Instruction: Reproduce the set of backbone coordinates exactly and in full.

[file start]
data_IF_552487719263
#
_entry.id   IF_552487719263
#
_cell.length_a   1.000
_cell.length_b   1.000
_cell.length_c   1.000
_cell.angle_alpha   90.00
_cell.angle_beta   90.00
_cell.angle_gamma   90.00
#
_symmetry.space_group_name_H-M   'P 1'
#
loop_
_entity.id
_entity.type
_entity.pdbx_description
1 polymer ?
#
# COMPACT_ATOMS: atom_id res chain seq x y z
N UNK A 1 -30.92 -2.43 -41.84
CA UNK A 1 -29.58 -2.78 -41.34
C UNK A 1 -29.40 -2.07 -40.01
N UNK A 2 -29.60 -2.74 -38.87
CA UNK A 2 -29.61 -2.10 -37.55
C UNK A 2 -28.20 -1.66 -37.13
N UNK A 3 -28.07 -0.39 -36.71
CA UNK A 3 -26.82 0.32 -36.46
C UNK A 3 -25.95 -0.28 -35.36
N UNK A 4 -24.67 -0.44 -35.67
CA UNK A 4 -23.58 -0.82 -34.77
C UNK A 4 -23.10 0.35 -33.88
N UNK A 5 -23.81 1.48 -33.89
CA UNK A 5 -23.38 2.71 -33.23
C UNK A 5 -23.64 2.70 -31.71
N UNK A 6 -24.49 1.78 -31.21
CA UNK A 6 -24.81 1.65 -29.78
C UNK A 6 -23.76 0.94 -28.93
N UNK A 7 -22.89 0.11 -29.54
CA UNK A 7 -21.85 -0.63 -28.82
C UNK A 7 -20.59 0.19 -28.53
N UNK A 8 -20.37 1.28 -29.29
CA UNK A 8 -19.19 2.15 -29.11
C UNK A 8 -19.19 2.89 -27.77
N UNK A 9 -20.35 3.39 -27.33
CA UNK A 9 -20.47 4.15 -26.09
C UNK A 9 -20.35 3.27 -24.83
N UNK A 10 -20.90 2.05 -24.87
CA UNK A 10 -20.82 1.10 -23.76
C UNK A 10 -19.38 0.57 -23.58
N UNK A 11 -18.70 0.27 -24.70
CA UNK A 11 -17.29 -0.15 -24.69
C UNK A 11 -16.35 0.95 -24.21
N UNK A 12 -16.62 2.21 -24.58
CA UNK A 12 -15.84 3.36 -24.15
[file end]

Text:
data_IF_552487719263
#
_entry.id   IF_552487719263
#
_cell.length_a   1.000
_cell.length_b   1.000
_cell.length_c   1.000
_cell.angle_alpha   90.00
_cell.angle_beta   90.00
_cell.angle_gamma   90.00
#
_symmetry.space_group_name_H-M   'P 1'
#
loop_
_entity.id
_entity.type
_entity.pdbx_description
1 polymer ?
#
# COMPACT_ATOMS: atom_id res chain seq x y z
N UNK A 1 -30.92 -2.43 -41.84
CA UNK A 1 -29.58 -2.78 -41.34
C UNK A 1 -29.40 -2.07 -40.01
N UNK A 2 -29.60 -2.74 -38.87
CA UNK A 2 -29.61 -2.10 -37.55
C UNK A 2 -28.20 -1.66 -37.13
N UNK A 3 -28.07 -0.39 -36.71
CA UNK A 3 -26.82 0.32 -36.46
C UNK A 3 -25.95 -0.28 -35.36
N UNK A 4 -24.67 -0.44 -35.67
CA UNK A 4 -23.58 -0.82 -34.77
C UNK A 4 -23.10 0.35 -33.88
N UNK A 5 -23.81 1.48 -33.89
CA UNK A 5 -23.38 2.71 -33.23
C UNK A 5 -23.64 2.70 -31.71
N UNK A 6 -24.49 1.78 -31.21
CA UNK A 6 -24.81 1.65 -29.78
C UNK A 6 -23.76 0.94 -28.93
N UNK A 7 -22.89 0.11 -29.54
CA UNK A 7 -21.85 -0.63 -28.82
C UNK A 7 -20.59 0.19 -28.53
N UNK A 8 -20.37 1.28 -29.29
CA UNK A 8 -19.19 2.15 -29.11
C UNK A 8 -19.19 2.89 -27.77
N UNK A 9 -20.35 3.39 -27.33
CA UNK A 9 -20.47 4.15 -26.09
C UNK A 9 -20.35 3.27 -24.83
N UNK A 10 -20.90 2.05 -24.87
CA UNK A 10 -20.82 1.10 -23.76
C UNK A 10 -19.38 0.57 -23.58
N UNK A 11 -18.70 0.27 -24.70
CA UNK A 11 -17.29 -0.15 -24.69
C UNK A 11 -16.35 0.95 -24.21
N UNK A 12 -16.62 2.21 -24.58
CA UNK A 12 -15.84 3.36 -24.15